From another perspective, Milan (2015) argues that social media makes visible the active process of building collective identity. She uses the notion of “cloud protesting” as a way to rethink collective action in the age of social media, which has become flexible, real-time and largely crowd-controlled (Milan 2015, p. 889). According to Milan, social media is involved in the politics of visibility in four key ways: when participants join the social action, they make the movement visible; social media enables participants to appeal to one other and reinforce collective identity; the issue or movement can be constantly reproduced in news feeds, stretching the duration and lifecycle of mobilisation; and finally, the reproduction of content and messaging promotes group solidarity (Milan 2015, p. 896). While the Women’s March in its entirety is an example of cloud protesting, one specific example of Milan’s hypothesis is #WhyIMarch. This hashtag was used by protesters to share the reason why they joined the movement, and it engages with both participatory politics and cloud protesting. Apart from increasing the visibility of the protest, the act of sharing an image also reinforced the collective identity of the movement. Although individual protestors stood for a vast array of issues, participatory media helped to build, and make visible the process of building, a united, cohesive community.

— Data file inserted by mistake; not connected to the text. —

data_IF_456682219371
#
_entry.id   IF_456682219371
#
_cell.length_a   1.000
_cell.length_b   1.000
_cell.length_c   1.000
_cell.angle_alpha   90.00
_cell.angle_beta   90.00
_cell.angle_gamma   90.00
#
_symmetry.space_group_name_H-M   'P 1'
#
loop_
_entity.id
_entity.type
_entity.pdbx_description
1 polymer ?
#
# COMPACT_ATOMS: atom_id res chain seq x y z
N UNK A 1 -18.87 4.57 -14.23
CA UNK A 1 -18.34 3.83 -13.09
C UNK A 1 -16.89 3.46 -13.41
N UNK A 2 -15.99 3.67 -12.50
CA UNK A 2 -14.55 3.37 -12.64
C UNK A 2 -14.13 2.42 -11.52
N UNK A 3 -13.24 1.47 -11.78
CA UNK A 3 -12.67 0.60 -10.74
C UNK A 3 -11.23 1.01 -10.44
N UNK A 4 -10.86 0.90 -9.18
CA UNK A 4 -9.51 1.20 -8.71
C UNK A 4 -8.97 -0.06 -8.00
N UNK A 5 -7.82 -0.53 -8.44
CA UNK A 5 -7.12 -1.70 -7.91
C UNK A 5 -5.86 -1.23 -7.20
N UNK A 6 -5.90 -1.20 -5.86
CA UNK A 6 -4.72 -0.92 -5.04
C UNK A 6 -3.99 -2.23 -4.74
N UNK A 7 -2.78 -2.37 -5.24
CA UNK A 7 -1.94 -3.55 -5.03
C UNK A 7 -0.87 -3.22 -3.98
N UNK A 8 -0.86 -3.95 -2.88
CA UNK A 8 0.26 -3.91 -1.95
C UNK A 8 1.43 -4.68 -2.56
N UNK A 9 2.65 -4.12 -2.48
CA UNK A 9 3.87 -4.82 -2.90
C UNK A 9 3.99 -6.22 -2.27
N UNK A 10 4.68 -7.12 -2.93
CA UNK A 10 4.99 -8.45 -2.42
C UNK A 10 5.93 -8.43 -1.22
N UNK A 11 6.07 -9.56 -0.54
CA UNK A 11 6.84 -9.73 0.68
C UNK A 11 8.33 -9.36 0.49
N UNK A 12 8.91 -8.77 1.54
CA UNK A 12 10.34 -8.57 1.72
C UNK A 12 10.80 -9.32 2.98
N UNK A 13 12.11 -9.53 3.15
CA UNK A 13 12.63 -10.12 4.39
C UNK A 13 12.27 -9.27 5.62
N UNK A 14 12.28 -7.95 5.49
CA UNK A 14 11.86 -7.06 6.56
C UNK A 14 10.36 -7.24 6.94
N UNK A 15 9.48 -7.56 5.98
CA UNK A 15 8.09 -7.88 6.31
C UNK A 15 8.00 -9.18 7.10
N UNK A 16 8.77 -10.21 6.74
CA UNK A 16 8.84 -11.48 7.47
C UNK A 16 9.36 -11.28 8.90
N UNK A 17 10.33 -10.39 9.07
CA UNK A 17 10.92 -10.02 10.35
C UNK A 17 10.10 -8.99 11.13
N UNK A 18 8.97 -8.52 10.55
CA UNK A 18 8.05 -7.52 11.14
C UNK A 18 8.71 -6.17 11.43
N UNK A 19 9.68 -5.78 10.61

The media environment today is characterised by a perpetual flow of visual imagery. While our exposure to visual content is at an all-time high, images and video still have a strong impact with audiences. Studies have found that tweets with images receive up to 150% more retweets, and in 2017, 74% of all internet traffic will be comprised of video (Mawhinney 2017). Jenkins (2011) maintains that the visual culture of contemporary protest movements “has the homemade qualities of the DIY movements of the past, the high-tech qualities of digital activism, and the playful engagement of fan activism” (Jenkins 2011). This is particularly relevant to participatory media surrounding the Women’s March, which engaged with both new and old forms of crafts, harnessed the value of imagery in the digital community, and drew on elements of popular culture to engage with political issues.